First, I am no crypto expert although I am doing the MOOC.

I have an item which has as id: uuidv4

When I create this item:

  1. I create a new uuidv4
  2. check if it already exists
  3. and if not, I store it in the db.

Now this item can be deleted. So lets say that there could be a conversation 'about' this item. And in that conversation is stored the id of the-just-deleted-item. After the item has been deleted, the conversation is not automatically deleted. If some user now creates a new item (get new uuidv4) and passes the check-if-already-exists test, it could still reference an already existent conversation. THAT'S WRONG

To battle this, I was thinking of appending a UNIX timestamp (in secs) to the uuidv4 when it is created, then hash that, then store the hash. so the same uuid later on will have a different timestamp, and thus be different!

Question(s): Which hashing algorithm to use?

Or maybe just concatenate the uuidv4 + UNIX timestamp (in secs)?


You know, technically an uuidv4 is already designed to be unique. That's what it's for. In other words, the probability of you generating the same uuidv4 is supposed to be virtually zero. So why are you checking for duplicates?

The whole point of uuid's is to make sure nobody ever gets assigned the same one even if they all do their own separate thing without going through a central authority which keeps track of where each uuid is. So if you're using an uuid, it's questionable to expect that you will ever generate the same one twice.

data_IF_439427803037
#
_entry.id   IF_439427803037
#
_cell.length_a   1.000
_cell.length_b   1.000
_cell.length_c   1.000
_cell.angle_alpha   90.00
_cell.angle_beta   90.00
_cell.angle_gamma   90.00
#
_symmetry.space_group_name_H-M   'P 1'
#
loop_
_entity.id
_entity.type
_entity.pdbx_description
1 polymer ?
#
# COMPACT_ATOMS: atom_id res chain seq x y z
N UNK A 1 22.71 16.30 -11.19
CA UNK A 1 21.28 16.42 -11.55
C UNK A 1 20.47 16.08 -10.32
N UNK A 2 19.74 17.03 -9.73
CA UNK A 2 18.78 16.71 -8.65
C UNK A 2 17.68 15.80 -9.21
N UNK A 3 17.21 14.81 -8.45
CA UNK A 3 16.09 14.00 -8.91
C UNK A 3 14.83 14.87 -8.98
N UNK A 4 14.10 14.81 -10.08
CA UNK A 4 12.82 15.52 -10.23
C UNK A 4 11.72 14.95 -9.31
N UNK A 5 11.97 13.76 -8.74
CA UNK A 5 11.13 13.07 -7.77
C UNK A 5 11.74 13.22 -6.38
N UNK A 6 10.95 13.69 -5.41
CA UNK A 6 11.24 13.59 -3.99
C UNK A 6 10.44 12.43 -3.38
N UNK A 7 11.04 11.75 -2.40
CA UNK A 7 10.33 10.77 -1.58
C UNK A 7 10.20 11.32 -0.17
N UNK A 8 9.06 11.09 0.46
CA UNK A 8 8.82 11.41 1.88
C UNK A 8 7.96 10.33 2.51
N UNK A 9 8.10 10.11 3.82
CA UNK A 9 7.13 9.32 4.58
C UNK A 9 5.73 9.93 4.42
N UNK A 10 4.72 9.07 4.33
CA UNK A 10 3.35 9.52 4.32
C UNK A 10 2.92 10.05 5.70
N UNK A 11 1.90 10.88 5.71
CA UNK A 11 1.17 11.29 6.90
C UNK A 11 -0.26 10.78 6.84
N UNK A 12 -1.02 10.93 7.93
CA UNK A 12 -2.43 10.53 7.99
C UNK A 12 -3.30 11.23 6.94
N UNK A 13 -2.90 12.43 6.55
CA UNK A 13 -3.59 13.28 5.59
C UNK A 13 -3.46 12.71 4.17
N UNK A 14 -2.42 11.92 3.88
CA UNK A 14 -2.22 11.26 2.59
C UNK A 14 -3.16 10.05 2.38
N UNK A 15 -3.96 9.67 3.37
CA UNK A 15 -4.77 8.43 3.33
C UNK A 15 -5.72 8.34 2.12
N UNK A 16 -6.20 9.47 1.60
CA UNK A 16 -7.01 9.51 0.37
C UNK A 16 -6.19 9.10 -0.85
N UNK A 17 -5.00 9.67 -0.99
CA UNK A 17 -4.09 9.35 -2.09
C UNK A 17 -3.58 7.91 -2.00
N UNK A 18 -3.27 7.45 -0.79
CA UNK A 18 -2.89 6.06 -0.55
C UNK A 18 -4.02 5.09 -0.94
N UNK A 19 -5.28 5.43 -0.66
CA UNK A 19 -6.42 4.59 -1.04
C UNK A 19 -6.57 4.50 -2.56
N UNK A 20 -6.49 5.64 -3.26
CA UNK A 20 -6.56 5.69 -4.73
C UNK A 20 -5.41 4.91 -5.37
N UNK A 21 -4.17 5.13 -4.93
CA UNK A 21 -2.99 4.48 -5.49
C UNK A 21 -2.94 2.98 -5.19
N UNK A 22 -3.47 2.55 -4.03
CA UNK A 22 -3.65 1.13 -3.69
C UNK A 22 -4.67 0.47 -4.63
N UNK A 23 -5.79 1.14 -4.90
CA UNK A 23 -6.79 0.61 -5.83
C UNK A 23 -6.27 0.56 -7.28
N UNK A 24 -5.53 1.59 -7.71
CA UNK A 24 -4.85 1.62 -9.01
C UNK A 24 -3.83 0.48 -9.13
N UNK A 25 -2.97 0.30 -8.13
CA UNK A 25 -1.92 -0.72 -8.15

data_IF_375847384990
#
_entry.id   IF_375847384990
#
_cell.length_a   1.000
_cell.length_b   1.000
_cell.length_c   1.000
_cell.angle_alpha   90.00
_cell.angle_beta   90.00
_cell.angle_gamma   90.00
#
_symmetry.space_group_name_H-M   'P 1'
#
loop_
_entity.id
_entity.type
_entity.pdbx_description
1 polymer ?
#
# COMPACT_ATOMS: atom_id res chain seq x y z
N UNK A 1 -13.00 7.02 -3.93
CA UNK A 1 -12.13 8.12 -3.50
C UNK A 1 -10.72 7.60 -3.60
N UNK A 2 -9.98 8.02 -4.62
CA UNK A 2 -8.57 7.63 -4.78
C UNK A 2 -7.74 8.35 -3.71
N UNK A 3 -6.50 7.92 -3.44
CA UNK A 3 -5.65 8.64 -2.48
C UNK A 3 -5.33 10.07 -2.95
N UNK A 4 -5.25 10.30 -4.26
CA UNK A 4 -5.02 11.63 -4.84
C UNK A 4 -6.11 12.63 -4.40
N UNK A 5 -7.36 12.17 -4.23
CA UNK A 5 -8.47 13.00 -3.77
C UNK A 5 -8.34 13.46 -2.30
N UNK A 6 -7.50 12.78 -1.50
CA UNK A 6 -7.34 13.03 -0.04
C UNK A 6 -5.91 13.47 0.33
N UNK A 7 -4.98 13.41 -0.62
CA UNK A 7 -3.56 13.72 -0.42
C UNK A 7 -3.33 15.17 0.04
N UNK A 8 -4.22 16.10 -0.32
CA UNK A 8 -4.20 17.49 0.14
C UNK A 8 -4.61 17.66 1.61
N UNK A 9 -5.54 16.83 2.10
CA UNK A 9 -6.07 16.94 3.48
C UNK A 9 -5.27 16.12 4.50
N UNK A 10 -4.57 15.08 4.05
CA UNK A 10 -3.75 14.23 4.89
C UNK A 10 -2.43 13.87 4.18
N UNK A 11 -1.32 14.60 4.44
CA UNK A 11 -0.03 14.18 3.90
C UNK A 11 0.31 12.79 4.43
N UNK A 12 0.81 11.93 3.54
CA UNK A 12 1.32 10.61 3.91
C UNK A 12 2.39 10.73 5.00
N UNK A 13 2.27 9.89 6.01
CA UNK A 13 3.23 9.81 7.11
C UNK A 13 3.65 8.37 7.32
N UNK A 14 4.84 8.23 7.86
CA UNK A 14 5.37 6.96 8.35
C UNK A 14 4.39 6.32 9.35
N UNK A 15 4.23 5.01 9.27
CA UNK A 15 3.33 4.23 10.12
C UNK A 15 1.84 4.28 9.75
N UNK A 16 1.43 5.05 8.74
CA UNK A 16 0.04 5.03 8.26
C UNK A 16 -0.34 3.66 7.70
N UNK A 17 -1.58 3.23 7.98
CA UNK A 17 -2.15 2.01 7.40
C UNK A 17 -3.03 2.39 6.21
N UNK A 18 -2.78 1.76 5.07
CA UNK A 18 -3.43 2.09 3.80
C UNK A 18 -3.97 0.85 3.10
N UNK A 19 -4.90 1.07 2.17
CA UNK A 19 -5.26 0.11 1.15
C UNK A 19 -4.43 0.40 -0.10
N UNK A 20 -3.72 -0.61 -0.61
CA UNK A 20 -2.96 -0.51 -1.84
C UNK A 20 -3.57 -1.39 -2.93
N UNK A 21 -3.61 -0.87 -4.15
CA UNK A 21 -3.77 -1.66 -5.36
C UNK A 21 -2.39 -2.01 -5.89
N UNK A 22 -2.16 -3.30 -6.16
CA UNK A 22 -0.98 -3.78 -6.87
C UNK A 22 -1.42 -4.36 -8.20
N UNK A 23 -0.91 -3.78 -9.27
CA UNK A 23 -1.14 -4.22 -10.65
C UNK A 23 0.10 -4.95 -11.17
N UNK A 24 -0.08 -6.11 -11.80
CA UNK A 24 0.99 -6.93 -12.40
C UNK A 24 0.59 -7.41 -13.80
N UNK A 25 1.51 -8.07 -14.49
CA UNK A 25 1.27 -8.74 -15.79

Which leads me to believe that you haven't correctly identified your actual need. Do you need to bind this uuid of the item to the conversation somehow? If so, you want something similar to a deterministic hash of the item name, which will make sure that if you ever delete, say, "Item57", and then eventually add "Item57" back, you will still know which conversations are associated with this item (and no other). This way every item references only the conversations concerning it, even after they are deleted.

If you just need uniqueness and don't want (or care about) dangling references then uuidv4 already provides that, you should trust it rather than cobbling together your own scheme. If you don't trust proven algorithms, how can you ever trust your own?

Briefly, what are you trying to battle against, exactly, from a high level point of view?


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